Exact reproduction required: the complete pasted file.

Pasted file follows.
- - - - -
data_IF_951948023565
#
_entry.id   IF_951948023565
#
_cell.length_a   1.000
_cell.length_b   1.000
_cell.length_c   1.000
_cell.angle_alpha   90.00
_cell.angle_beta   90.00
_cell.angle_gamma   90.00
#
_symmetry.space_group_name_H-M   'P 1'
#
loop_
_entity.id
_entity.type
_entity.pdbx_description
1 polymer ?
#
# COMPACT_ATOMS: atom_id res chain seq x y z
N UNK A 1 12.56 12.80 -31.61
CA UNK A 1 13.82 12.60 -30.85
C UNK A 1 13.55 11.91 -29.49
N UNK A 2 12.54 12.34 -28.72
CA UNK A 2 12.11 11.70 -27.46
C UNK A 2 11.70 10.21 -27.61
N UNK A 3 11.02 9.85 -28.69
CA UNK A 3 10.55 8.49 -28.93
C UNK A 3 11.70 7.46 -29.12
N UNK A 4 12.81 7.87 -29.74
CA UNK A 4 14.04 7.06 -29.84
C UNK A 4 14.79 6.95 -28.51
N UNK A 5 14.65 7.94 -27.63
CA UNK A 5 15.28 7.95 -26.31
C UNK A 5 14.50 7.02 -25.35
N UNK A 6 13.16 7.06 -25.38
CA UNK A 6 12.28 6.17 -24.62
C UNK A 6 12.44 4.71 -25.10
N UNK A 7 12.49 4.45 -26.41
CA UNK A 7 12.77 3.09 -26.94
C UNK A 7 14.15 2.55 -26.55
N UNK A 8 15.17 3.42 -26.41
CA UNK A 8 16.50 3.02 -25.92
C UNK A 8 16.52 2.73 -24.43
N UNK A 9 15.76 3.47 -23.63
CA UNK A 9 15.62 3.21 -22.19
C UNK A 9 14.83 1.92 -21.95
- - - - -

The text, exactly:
data_IF_951948023565
#
_entry.id   IF_951948023565
#
_cell.length_a   1.000
_cell.length_b   1.000
_cell.length_c   1.000
_cell.angle_alpha   90.00
_cell.angle_beta   90.00
_cell.angle_gamma   90.00
#
_symmetry.space_group_name_H-M   'P 1'
#
loop_
_entity.id
_entity.type
_entity.pdbx_description
1 polymer ?
#
# COMPACT_ATOMS: atom_id res chain seq x y z
N UNK A 1 12.56 12.80 -31.61
CA UNK A 1 13.82 12.60 -30.85
C UNK A 1 13.55 11.91 -29.49
N UNK A 2 12.54 12.34 -28.72
CA UNK A 2 12.11 11.70 -27.46
C UNK A 2 11.70 10.21 -27.61
N UNK A 3 11.02 9.85 -28.69
CA UNK A 3 10.55 8.49 -28.93
C UNK A 3 11.70 7.46 -29.12
N UNK A 4 12.81 7.87 -29.74
CA UNK A 4 14.04 7.06 -29.84
C UNK A 4 14.79 6.95 -28.51
N UNK A 5 14.65 7.94 -27.63
CA UNK A 5 15.28 7.95 -26.31
C UNK A 5 14.50 7.02 -25.35
N UNK A 6 13.16 7.06 -25.38
CA UNK A 6 12.28 6.17 -24.62
C UNK A 6 12.44 4.71 -25.10
N UNK A 7 12.49 4.45 -26.41
CA UNK A 7 12.77 3.09 -26.94
C UNK A 7 14.15 2.55 -26.55
N UNK A 8 15.17 3.42 -26.41
CA UNK A 8 16.50 3.02 -25.92
C UNK A 8 16.52 2.73 -24.43
N UNK A 9 15.76 3.47 -23.63
CA UNK A 9 15.62 3.21 -22.19
C UNK A 9 14.83 1.92 -21.95